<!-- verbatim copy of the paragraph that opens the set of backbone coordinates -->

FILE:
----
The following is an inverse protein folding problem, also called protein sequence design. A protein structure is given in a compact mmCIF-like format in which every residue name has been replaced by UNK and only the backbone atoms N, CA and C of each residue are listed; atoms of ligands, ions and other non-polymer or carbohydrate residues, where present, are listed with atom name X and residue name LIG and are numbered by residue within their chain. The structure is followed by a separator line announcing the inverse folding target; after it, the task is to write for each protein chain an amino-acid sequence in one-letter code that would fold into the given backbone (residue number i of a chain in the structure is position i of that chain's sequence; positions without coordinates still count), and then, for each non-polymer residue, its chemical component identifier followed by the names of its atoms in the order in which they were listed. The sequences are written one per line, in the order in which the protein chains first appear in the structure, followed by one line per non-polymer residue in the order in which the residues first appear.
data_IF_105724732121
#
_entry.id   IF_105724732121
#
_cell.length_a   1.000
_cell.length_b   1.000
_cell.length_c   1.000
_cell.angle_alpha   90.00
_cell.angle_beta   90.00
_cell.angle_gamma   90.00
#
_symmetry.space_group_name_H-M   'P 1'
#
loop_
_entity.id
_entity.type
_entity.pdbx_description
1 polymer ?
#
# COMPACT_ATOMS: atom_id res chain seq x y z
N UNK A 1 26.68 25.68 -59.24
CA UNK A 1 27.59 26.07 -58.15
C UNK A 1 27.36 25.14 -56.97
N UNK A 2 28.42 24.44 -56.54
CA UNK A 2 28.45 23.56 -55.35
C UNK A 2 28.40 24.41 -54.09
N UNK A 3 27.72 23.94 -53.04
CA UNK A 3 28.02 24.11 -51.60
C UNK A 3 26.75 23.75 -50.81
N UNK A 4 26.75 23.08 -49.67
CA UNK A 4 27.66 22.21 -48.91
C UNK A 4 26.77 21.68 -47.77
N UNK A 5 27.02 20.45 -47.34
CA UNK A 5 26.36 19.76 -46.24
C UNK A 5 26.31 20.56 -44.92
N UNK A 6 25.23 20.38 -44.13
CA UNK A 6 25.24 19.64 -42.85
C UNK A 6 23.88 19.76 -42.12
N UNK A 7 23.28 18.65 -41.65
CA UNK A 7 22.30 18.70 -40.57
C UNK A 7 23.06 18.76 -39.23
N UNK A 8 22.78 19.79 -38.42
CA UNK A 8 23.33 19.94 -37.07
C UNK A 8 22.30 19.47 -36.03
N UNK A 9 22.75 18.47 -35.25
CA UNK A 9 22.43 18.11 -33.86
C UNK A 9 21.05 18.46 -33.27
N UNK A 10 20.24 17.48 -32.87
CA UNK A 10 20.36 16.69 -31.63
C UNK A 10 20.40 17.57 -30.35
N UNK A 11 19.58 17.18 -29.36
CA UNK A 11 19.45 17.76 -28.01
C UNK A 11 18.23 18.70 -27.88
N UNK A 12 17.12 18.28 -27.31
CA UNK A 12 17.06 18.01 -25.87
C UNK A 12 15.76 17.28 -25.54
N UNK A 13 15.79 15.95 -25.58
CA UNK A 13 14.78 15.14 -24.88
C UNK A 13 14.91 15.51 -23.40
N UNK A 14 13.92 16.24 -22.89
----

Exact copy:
The following is an inverse protein folding problem, also called protein sequence design. A protein structure is given in a compact mmCIF-like format in which every residue name has been replaced by UNK and only the backbone atoms N, CA and C of each residue are listed; atoms of ligands, ions and other non-polymer or carbohydrate residues, where present, are listed with atom name X and residue name LIG and are numbered by residue within their chain. The structure is followed by a separator line announcing the inverse folding target; after it, the task is to write for each protein chain an amino-acid sequence in one-letter code that would fold into the given backbone (residue number i of a chain in the structure is position i of that chain's sequence; positions without coordinates still count), and then, for each non-polymer residue, its chemical component identifier followed by the names of its atoms in the order in which they were listed. The sequences are written one per line, in the order in which the protein chains first appear in the structure, followed by one line per non-polymer residue in the order in which the residues first appear.